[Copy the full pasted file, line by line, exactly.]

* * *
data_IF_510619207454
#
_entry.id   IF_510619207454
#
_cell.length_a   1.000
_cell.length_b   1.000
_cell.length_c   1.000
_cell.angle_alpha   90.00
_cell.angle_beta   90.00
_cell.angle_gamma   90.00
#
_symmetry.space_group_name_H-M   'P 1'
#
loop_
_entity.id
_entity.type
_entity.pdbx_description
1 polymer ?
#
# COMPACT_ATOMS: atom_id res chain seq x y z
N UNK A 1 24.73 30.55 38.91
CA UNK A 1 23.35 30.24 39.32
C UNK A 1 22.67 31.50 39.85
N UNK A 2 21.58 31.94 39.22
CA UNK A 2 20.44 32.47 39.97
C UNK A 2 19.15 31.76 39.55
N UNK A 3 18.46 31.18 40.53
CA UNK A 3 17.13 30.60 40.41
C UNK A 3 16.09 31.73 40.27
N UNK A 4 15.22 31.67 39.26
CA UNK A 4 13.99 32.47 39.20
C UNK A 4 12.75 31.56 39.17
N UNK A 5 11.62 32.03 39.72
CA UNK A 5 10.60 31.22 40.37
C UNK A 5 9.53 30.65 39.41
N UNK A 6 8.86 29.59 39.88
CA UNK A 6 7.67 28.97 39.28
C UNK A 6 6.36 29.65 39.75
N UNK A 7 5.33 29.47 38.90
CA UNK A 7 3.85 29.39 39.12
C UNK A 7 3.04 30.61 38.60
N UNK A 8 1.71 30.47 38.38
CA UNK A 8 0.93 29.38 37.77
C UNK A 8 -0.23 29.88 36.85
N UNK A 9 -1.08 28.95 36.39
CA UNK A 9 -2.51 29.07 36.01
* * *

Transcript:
data_IF_510619207454
#
_entry.id   IF_510619207454
#
_cell.length_a   1.000
_cell.length_b   1.000
_cell.length_c   1.000
_cell.angle_alpha   90.00
_cell.angle_beta   90.00
_cell.angle_gamma   90.00
#
_symmetry.space_group_name_H-M   'P 1'
#
loop_
_entity.id
_entity.type
_entity.pdbx_description
1 polymer ?
#
# COMPACT_ATOMS: atom_id res chain seq x y z
N UNK A 1 24.73 30.55 38.91
CA UNK A 1 23.35 30.24 39.32
C UNK A 1 22.67 31.50 39.85
N UNK A 2 21.58 31.94 39.22
CA UNK A 2 20.44 32.47 39.97
C UNK A 2 19.15 31.76 39.55
N UNK A 3 18.46 31.18 40.53
CA UNK A 3 17.13 30.60 40.41
C UNK A 3 16.09 31.73 40.27
N UNK A 4 15.22 31.67 39.26
CA UNK A 4 13.99 32.47 39.20
C UNK A 4 12.75 31.56 39.17
N UNK A 5 11.62 32.03 39.72
CA UNK A 5 10.60 31.22 40.37
C UNK A 5 9.53 30.65 39.41
N UNK A 6 8.86 29.59 39.88
CA UNK A 6 7.67 28.97 39.28
C UNK A 6 6.36 29.65 39.75
N UNK A 7 5.33 29.47 38.90
CA UNK A 7 3.85 29.39 39.12
C UNK A 7 3.04 30.61 38.60
N UNK A 8 1.71 30.47 38.38
CA UNK A 8 0.93 29.38 37.77
C UNK A 8 -0.23 29.88 36.85
N UNK A 9 -1.08 28.95 36.39
CA UNK A 9 -2.51 29.07 36.01